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In the fourth chapter is a brief account of Moses' return to Egypt, to enter on his mission, having received the power of authenticating it by miraculous manifestations, and been permitted to take his brother Aaron, as an associate in the enterprise.* Upon the latter arrangement, considered as having been made in consequence of Moses' own remonstrances, and to overcome his diffident reluctance to the task, it may be well to observe, that there is nothing to surprise us in a statement of God's conforming his method of action to the state of mind of his human instrument, nor of his having done this after expostulation from Moses, instead of before. On the contrary, the encouraging effect on the latter's mind, of seeing that he was indulged, was, as far as we may judge, an effect suitable to be produced. But, in the present instance,f it does not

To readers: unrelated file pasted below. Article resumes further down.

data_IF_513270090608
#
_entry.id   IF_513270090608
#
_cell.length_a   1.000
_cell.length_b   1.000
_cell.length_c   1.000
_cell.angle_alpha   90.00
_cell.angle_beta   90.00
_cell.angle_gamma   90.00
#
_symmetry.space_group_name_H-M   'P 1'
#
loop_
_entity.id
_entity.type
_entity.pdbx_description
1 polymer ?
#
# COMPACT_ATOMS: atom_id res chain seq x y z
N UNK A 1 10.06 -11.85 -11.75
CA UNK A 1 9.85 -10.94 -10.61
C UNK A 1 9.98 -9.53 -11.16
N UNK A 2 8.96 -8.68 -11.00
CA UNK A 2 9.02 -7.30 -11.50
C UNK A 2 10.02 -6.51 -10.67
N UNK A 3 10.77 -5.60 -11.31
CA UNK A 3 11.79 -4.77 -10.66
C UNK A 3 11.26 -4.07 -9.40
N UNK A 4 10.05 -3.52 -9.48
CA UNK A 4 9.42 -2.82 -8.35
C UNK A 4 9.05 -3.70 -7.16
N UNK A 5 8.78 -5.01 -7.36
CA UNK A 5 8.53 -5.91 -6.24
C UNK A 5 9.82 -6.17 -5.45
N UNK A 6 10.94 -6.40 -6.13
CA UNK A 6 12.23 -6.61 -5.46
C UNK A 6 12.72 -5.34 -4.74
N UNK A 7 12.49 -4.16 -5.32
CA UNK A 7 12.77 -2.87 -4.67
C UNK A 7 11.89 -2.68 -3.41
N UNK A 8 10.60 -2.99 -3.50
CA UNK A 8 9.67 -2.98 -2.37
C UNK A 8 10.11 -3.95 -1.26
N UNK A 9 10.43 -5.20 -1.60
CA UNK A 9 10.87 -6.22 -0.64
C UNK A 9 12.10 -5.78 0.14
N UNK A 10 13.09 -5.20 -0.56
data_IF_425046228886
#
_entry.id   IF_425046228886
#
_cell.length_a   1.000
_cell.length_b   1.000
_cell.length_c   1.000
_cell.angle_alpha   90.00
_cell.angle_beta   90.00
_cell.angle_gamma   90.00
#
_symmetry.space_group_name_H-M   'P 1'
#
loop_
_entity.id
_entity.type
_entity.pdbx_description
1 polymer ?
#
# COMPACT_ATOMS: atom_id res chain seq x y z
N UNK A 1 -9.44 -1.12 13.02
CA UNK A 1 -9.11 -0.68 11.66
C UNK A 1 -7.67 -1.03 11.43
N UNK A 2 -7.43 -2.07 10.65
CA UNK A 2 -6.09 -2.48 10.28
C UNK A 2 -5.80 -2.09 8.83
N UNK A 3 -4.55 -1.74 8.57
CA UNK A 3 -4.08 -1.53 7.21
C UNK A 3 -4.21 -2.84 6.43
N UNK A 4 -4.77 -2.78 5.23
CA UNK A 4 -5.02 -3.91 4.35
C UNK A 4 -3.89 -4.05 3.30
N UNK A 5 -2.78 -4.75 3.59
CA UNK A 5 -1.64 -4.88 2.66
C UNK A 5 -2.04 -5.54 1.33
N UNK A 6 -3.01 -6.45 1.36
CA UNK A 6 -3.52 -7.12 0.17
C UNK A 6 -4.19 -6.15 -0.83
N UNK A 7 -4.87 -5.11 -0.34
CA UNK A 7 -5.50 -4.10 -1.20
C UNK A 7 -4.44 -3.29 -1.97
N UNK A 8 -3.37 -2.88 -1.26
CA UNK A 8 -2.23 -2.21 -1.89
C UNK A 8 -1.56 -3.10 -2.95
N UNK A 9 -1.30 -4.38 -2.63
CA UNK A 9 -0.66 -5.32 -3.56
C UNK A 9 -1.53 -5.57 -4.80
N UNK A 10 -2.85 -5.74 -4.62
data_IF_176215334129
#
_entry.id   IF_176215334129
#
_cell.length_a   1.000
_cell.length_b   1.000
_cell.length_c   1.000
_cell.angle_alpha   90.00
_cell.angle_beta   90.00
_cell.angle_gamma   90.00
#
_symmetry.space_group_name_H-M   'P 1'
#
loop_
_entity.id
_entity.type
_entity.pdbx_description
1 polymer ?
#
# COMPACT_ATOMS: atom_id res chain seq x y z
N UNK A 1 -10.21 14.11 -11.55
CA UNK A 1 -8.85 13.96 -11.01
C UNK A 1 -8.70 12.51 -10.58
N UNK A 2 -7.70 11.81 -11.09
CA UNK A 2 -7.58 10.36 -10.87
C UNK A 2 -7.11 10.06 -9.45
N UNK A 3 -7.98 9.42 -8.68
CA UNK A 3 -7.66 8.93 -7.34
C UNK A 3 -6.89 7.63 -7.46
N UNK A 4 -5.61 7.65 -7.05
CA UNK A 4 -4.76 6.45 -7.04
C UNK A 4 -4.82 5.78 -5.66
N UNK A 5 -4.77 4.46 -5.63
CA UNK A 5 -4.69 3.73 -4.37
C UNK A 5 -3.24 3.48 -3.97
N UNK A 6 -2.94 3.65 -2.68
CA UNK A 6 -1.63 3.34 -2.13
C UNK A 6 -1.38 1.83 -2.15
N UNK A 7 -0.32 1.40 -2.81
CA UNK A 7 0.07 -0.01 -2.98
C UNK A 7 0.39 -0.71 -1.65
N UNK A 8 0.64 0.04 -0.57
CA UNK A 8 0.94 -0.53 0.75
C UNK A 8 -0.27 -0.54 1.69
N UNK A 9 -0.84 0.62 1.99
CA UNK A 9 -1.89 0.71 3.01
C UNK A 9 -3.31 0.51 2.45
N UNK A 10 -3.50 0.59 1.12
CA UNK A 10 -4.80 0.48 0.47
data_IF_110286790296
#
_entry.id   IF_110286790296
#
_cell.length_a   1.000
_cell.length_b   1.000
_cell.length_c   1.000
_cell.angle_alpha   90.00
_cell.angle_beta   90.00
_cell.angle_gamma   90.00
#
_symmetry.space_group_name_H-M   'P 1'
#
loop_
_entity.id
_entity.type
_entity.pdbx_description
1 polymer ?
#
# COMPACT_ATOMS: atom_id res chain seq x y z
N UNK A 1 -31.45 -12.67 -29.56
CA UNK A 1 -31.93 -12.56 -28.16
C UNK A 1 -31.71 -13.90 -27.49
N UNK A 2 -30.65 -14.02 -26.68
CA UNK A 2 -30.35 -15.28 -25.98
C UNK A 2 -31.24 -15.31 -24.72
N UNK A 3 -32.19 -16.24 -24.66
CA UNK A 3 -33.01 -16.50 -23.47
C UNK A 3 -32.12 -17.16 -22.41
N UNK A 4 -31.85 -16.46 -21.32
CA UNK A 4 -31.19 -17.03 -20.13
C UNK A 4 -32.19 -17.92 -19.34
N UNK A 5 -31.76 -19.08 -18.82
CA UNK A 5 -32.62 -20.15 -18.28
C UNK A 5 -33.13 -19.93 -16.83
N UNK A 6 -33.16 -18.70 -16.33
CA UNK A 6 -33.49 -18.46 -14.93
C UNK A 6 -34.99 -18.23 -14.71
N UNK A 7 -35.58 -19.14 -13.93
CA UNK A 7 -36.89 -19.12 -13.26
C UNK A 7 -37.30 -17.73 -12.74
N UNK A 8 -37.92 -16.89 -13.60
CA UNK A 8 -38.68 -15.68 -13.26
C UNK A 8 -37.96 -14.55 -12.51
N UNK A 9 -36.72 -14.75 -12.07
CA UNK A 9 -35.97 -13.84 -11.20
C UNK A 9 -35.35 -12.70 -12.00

ing; but whether it indicates the true ancient pronunciation, is uncertain. The Jews have a conceit, that the structure of the word indicates, in a peculiar manner, the idea of eternity ; the preformative · being in Hebrew the grammatical characteristic of the future, the inserted i of the participle (which in Hebrew expresses present time), and the final 17 of the preterite of this class of verbs. And to this idea there is probably allusion in the Apocalypse (i. 4, 8; iv. 8; xi. 17.) It is likely, however, that the pointing is but an adoption (with a slight change, having reference to the different character of the initial letter,) of that of the word 7x, which the Jews, from a superstition of theirs, always read, when 717 occurs on the page, unless both words come together, and then, for euphony's sake, they point the latter 717., and read it onbx, God. The material circumstance, however, is sufficiently clear; viz. the derivation of .797 from 77777, and its consequent expression of the idea of self-existence, elernity, immutableness. The idea, as is remarked above, is distinctly premised in the fourteenth verse. The verbs rendered in our version “ I am that I am,” in the Septuagint, “1 am he who is,” [igás siues • @»,) and in the Arabic, simply “I am the eternal,” are in the future form; but the use of the tenses in the Hebrew is so free, that some grammarians do not scruple to denominate them both “aorists,” and the rendering, “ I have been for am] what I shall be,” would be unexceptionable.